Ulf Wendel

Is the HTTP Plugin for MySQL secure?

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The HTTP Plugin for MySQL offers three APIs: REST-like CRUD, REST-like JSON DOCUMENT and SQL. The SQL API lets you run any SQL you want. Including, for example, DROP mysql.users if you mess up your setup. Insecure? It depends on your viewpoint.

It’s more than just another protocol…

On the first look HTTP is just another network protocol for sending requests to MySQL. HTTP is the protocol of the web. Whether you need to integrate MySQL in a larger setup and use web services for data exchange or you want to access MySQL from a JavaScript client that is restricted to HTTP/Websocket. HTTP is the natural choice. CouchDB convinced many when it introduced the idea.

HTTP Client   Standard client
|   |
HTTP Protocol   MySQL C/S Protocol
|   |

Standard clients use the properitary binary MySQL Client/Server Protocol to communicate with MySQL. The optional HTTP Plugin makes MySQL also listens to HTTP requests. It is you choice whether you want to make MySQL speak HTTP or not. HTTP is a clear-text protocol. Whether clear-text or binary makes no difference: security by obscurity does not work.

Both the MySQL Client/Server Protocol and the HTTP Protocol can be run over secure channels. This usally means SSL. SSL is available for both protocols, which means it’s 1:1 again. Let’s do a litte cheat-sheet:

  HTTP MySQL C/S Security Rating
Obscurity Clear-text Binary 0 : 0
Encryption Supports SSL Supports SSL 0 : 0

The transport layer

The MySQL Client/Server Protocol either runs over TCP/IP, Unix Domain Sockets or Windows named-pipes. Unix Doman Sockets are an inter-process communication method for processes on one machine. If you deploy the MySQL Server and its clients on the same machine, you can use this method of communication. It ensures that data exchanged never appears on the network. The data stays on the machine, which adds to the overall security.

Although you may use TCP/IP to connect from a client to a MySQL Server on the same machine and the data should stay on the machine, this is no common deployment. Just by using the TCP/IP stack instead of a local IPC method, you loose a tiny bit of security. The TCP/IP stack could send data to the network, the local IPC can’t. It has no means to do so.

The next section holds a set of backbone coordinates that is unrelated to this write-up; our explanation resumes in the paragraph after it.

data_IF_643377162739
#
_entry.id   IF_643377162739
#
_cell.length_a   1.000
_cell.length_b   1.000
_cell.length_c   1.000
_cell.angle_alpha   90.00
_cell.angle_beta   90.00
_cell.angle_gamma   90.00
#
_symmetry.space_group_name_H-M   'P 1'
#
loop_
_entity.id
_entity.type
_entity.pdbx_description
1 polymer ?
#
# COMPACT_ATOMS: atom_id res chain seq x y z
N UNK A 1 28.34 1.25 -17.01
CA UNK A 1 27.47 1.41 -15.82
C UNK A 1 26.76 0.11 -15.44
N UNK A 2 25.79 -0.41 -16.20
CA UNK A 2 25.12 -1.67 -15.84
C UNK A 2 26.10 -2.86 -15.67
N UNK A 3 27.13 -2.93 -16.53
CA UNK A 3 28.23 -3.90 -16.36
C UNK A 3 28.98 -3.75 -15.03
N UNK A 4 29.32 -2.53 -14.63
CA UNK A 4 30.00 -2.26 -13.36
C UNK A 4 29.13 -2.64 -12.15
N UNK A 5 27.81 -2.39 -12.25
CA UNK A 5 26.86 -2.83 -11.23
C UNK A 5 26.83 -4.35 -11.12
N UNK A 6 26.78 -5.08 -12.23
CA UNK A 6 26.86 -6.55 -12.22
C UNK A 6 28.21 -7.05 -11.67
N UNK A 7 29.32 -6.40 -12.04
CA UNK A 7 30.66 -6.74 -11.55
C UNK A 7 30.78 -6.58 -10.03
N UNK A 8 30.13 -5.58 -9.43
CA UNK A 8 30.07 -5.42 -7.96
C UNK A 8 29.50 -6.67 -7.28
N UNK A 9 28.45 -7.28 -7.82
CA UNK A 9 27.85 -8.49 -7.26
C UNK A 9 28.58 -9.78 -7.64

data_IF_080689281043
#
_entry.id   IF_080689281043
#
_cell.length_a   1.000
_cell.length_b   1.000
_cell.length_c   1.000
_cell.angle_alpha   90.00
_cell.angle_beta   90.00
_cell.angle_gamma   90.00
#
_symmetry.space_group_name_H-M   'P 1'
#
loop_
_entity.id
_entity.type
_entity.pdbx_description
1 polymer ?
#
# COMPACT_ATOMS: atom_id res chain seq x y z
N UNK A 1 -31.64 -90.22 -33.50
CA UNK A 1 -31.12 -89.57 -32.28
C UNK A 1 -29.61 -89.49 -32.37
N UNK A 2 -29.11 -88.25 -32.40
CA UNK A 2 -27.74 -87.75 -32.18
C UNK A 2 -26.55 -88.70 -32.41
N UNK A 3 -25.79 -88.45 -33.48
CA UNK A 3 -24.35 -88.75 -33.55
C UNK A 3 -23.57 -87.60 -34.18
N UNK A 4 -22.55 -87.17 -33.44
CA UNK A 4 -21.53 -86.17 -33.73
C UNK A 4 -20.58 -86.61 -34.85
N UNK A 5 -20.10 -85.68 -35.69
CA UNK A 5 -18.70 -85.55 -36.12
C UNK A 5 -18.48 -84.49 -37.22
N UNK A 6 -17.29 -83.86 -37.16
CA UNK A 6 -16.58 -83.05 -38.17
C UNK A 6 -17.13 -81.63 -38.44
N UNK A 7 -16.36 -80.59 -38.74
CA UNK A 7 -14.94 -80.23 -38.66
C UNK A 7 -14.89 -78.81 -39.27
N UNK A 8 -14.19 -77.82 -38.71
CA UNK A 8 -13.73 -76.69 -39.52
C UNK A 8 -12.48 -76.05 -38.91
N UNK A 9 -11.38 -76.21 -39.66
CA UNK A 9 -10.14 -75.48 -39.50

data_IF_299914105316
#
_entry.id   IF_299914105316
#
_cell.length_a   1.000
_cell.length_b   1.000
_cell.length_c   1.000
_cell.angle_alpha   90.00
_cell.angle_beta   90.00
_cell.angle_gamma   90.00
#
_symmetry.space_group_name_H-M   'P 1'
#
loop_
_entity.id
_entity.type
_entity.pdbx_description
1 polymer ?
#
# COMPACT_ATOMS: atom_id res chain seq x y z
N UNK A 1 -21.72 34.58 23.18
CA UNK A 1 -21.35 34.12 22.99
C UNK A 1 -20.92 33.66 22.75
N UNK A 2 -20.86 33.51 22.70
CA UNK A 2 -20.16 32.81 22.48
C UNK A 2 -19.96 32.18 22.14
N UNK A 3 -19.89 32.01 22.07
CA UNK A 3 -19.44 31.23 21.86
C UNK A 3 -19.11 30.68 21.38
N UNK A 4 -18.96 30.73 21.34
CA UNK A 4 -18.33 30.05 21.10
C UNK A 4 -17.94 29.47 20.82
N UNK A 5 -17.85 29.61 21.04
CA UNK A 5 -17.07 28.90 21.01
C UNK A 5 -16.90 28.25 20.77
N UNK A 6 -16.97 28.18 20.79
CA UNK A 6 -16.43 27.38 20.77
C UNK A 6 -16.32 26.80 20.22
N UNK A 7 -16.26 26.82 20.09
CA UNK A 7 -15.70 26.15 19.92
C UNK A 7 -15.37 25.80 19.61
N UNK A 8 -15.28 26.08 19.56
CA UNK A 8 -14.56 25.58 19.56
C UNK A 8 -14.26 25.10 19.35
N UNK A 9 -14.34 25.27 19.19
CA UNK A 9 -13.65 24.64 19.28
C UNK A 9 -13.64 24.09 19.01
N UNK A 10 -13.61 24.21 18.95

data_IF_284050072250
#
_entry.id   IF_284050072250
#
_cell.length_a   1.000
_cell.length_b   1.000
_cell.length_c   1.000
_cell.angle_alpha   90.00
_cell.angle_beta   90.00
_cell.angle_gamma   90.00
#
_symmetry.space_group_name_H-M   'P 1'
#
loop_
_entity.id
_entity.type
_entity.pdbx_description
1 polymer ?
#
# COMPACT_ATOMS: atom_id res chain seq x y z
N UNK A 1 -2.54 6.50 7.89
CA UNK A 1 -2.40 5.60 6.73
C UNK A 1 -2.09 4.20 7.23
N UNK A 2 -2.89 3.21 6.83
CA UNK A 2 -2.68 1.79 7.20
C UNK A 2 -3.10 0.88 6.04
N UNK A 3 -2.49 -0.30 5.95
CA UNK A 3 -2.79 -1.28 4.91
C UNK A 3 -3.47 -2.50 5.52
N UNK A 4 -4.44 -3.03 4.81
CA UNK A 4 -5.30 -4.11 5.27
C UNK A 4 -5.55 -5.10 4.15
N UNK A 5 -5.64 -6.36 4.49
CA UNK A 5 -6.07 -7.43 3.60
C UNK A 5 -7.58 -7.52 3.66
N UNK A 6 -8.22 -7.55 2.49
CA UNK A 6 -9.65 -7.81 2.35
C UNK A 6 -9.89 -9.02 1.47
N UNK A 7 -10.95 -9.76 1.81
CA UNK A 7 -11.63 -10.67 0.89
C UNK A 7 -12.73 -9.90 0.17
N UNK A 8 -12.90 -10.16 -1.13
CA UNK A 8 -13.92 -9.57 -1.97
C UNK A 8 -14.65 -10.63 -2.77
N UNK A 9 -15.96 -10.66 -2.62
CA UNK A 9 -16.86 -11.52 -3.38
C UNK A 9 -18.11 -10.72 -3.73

I assume most deploy MySQL and its clients on different machines. Then TCP/IP is used. TCP/IP is the only choice for the HTTP Plugin. Although you can use SSL to secure the connection, it just a little worse than MySQL C/S:

  HTTP MySQL C/S Security Rating
Transport TCP/IP TCP/IP, Unix Domain Socket, Windows pipe 0 : 0.5

The access methods: SQL and NoSQL

Todays MySQL speaks three protocols: HTTP, MySQL Client/Server Protocol and Memcache (InnoDB Memcache Plugin, MySQL Cluster support).

HTTP Client   Standard client   Memcache client
|   |   |
HTTP Protocol   MySQL C/S Protocol   Memcache Protocol
|   |   |

This is done to offer SQL and Not-Only-SQL access methods. The Not-Only-SQL access methods bypass the SQL processing layers in MySQL. A decade ago already, MySQL Connectors folks estimated that SQL parsing can take 50% of the total execution time of a simple query. Yet, it required innovative MySQL expert users and the NoSQL movement until the popular Memcache protocol creeped into MySQL and killed the 50% overhead. In addition to SQL commands, MySQL also accepts key-value style commands. The latter use lower-level APIs inside the server. Thus, they are faster. The Memcache key-value style APIs don’t know about SQL injection or the like – no SQL used…

The HTTP Plugin development version we show internally maps all HTTP requests to SQL. It has three APIs. REST-like CRUD and REST-like DOCUMENT perfectly qualify for taking the lower-level API route. Whether we will do that is undecided. If so, SQL injection or the like does not matter – no SQL used…

Currently, in the development version, we don’t use the lower-level APIs. That’s no secret, we released the source. In the source one will find the use of SQL and escaping. We could have, had we bothered, used prepared statements. The initial HTTP Plugin development version works exactly like trivial proxy written in a language like PHP, Python or the like. As much as such a proxy can be secured, the current code with its all SQL mapping could be secured.